Thursday, October 19, 2017

Check State Law Before You Record

In the midst of the current up-welling of women reporting their experiences with sexual harassment and assaults, often in the workplace, I happened to hear a conversation today on MPR with Gretchen Carlson. Most people know that she used to work for Fox News and was harassed by Roger Ailes, that she left, got a settlement out of the company, and was instrumental in his departure from Fox.

People not from Minnesota may not know that she's from one of our Twin Cities suburbs, and was Miss Minnesota before she was Miss America. (And she was valedictorian and played the violin before going to Stanford. How she ever decided to spend her brains at Fox, I do not know.)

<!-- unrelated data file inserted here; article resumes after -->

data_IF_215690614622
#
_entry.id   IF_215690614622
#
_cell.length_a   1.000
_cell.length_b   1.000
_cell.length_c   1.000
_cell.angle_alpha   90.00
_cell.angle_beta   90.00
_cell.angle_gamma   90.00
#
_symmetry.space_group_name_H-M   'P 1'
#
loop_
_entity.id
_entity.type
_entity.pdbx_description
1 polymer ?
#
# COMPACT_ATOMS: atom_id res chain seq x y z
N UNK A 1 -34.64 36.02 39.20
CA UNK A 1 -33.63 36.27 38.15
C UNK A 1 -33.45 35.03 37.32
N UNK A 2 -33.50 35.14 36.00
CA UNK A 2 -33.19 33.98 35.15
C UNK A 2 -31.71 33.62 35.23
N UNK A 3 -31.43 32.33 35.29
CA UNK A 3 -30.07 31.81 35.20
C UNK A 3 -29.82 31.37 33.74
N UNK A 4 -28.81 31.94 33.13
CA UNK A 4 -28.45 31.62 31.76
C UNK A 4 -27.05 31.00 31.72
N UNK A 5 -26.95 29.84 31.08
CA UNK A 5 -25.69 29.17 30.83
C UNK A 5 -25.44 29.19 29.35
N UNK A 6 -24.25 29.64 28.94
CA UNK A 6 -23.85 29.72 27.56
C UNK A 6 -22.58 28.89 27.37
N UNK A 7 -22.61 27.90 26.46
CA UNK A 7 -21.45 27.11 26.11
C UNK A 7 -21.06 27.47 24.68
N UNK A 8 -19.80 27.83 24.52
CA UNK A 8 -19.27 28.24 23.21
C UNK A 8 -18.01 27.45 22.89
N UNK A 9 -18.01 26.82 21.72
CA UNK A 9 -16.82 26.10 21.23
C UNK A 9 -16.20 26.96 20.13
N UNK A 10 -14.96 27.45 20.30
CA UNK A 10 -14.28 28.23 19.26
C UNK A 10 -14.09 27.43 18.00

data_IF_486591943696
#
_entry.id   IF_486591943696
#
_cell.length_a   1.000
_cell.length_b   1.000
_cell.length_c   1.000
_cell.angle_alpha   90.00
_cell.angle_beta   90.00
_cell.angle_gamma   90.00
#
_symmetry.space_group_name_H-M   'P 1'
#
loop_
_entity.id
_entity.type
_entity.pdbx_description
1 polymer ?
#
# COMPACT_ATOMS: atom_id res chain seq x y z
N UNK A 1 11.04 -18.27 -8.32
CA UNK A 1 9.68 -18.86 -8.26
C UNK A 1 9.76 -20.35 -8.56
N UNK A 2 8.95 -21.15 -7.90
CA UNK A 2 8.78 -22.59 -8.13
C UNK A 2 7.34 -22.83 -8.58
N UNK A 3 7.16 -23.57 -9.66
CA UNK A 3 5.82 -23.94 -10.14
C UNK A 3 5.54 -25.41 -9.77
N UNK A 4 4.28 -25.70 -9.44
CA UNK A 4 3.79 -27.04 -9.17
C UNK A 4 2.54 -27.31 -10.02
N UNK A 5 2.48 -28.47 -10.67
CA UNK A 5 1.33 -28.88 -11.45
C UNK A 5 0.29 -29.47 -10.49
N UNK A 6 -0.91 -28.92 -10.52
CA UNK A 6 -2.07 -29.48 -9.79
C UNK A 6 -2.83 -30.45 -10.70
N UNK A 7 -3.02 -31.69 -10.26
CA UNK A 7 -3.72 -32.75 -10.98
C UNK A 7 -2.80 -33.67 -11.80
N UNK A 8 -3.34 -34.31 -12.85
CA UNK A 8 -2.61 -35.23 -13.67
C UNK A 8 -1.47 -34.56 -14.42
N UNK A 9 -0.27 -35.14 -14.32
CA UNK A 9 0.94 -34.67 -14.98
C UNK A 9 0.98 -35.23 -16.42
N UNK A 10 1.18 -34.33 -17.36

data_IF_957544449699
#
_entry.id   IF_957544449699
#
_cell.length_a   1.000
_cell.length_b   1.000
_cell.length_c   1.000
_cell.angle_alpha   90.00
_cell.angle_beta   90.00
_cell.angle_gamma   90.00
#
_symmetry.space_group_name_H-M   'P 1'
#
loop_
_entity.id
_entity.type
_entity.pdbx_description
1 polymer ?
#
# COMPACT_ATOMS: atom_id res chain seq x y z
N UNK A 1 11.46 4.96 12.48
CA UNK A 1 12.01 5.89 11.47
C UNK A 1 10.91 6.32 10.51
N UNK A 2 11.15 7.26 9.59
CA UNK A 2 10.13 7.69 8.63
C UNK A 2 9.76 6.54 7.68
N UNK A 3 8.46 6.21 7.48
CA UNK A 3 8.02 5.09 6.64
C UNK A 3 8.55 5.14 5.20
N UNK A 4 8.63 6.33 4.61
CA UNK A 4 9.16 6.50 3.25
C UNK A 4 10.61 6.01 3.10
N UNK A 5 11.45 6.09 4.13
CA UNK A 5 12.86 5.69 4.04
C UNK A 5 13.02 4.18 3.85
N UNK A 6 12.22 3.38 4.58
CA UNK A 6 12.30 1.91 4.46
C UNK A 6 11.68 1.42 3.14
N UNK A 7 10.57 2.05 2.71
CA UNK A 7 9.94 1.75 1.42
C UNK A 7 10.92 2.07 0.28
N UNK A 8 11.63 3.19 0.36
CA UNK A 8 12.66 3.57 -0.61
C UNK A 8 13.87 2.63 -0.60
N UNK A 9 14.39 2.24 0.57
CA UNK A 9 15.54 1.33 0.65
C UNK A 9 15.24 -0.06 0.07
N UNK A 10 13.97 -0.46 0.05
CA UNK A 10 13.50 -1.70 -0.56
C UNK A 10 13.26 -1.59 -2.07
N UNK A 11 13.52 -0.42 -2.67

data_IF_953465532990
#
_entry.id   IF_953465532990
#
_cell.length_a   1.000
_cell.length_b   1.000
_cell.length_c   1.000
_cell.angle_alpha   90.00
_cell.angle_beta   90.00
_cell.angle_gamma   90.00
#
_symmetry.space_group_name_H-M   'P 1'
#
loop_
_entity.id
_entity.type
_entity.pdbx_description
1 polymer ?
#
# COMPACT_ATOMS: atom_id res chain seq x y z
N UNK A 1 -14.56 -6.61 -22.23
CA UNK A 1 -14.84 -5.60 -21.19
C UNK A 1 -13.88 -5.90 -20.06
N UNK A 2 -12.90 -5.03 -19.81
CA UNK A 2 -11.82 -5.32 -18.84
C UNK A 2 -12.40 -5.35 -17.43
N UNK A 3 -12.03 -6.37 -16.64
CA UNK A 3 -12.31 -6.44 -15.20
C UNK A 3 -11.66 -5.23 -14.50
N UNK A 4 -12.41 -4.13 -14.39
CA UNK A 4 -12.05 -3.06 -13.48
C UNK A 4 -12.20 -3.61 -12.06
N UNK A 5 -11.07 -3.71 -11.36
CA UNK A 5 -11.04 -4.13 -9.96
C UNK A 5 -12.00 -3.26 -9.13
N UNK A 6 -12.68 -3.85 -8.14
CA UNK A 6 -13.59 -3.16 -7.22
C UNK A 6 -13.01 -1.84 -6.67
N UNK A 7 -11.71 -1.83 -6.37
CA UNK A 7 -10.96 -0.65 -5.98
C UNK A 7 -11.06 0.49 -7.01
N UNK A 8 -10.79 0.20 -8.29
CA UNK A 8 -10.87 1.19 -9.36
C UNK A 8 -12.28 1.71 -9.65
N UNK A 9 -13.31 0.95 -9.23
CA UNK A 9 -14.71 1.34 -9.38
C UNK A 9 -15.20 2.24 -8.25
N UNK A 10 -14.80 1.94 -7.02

Anyway, that explains why she was talking to a local station in Minnesota.

The thing I wanted to report from Carlson's conversation with Tom Webber was that it's legal in 17 states, including Minnesota and New York, to record a conversation that you are part of. So in other words, if someone is harassing you, you can record it on your phone and turn it over as evidence.

In 33 other states, though, it's not legal to do that. In those states, all parties to a conversation have to agree to be recorded. I don't know about 32 of those, but Carlson said that in California — where Harvey Weinstein and other film producers and directors do most of their work — it is a felony to record a conversation like that.

How is that even possible? In one-third of states it's completely legal, while in at least one other (maybe more!), it's not just a misdemeanor or something like that and worth the risk, it's a felony! To record someone else who is breaking the law.

California, you need to change that.

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